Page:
My interest in women and spirituality came out of my doctoral research on interfaith dialogue in Nepal. While I was there, I learned about how women were frequently perceived as less powerful or less capable religious leaders. The objections people made about women’s right to lead were focused on their female bodies, emotional frailty, and ties to their traditional roles as wives and mothers. My spiritual awakening came when I was living in Ireland, and from the first, I had professional and personal questions about how being a spiritual person in a woman’s body might work.

As I began to rearrange my life for the sake of this often indefinable, amorphous closeness with Spirit, my husband’s question, and mine, if I admitted it to myself, became, where does this all lead? Is there a destination or a limit? How will I know if I’ve reached it? Can this become a career and/or a way of life? What will that look like? What about money, teachers, community, and retirement? What can I expect to love and what may need to be sacrificed?

An academic born and bred, I decided to do some research. If there were women (and men) like me out there who had successfully transformed their quiet feelings of purpose or “calling” into full blown lives and careers, I could find them – in person or on the page – and perhaps get them to tell me what that journey had been like for them. I wanted to learn about the choices and opportunities they had had along the way, what their failures and successes were, and to communicate their stories in a way that gave meaning and hopefully guidance to our unique processes of self development.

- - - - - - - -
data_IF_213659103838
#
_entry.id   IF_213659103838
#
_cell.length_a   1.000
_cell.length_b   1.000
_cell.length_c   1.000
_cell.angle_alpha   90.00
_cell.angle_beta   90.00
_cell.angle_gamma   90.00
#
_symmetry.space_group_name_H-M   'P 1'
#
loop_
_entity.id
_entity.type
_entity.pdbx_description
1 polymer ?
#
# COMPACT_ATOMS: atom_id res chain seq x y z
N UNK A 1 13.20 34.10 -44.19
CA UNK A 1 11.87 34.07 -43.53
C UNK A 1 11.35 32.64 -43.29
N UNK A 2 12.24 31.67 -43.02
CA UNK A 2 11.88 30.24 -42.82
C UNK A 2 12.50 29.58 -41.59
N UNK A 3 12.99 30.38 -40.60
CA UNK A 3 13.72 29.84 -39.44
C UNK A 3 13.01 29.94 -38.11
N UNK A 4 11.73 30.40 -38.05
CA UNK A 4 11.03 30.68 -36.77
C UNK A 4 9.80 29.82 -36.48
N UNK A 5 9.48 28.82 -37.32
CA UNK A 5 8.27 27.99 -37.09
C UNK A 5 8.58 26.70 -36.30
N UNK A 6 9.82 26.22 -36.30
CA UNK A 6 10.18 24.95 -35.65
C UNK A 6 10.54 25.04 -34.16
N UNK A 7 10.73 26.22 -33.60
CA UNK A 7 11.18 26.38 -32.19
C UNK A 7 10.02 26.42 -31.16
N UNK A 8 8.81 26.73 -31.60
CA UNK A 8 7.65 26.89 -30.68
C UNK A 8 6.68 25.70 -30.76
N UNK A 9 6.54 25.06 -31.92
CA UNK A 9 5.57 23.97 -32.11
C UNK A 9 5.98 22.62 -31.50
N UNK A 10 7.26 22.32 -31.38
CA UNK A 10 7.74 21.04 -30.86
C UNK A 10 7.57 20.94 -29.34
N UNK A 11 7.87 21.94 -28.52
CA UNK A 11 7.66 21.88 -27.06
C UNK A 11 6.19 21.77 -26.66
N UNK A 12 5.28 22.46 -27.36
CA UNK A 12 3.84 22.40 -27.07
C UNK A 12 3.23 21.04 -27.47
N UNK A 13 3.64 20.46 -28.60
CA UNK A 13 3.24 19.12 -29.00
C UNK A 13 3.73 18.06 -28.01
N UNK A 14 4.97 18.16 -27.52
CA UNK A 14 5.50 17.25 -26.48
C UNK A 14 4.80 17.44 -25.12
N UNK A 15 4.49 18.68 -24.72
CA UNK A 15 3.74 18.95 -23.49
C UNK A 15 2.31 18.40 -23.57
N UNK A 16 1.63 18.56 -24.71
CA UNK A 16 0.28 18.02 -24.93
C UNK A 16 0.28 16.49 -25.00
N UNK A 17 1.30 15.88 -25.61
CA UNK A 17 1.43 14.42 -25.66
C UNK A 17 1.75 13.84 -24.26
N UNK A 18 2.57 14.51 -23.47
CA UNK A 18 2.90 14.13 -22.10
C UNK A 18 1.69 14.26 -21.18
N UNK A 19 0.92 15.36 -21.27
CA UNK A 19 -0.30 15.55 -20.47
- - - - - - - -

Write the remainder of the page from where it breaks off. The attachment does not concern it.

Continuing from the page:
Since then, I’ve been privileged to record the stories and lives of a variety of women spiritual leaders and communities. I’ve come to consider all women who take responsibility for their spiritual lives to be leaders. Ultimately, I see women spiritual leaders as incredibly courageous people. I see them as people who are in a process of re-visioning who they are, what the nature of what work is, and what is important to them and to society.

Editor’s Note: Jessamine Dana was a guest on radio along with Shaman Medicine Woman Carla Goddard and “Spirit Stones” author Dianne Ebertt Beeaff. You can listen to our “SOULversation” here.

— Jessamine Dana, PhD, anthropologist and writer, joins YAK to talk about the ‘Woman and the Owl Project’ exploring the development of women spiritual leaders in new and native traditions. Jessamine has travelled the world studying women and spirituality and has recently settled in the American Southwest to work on the book, website, archive, and workshops associated with the Project.

To find out more about the Woman and the Owl Project go to and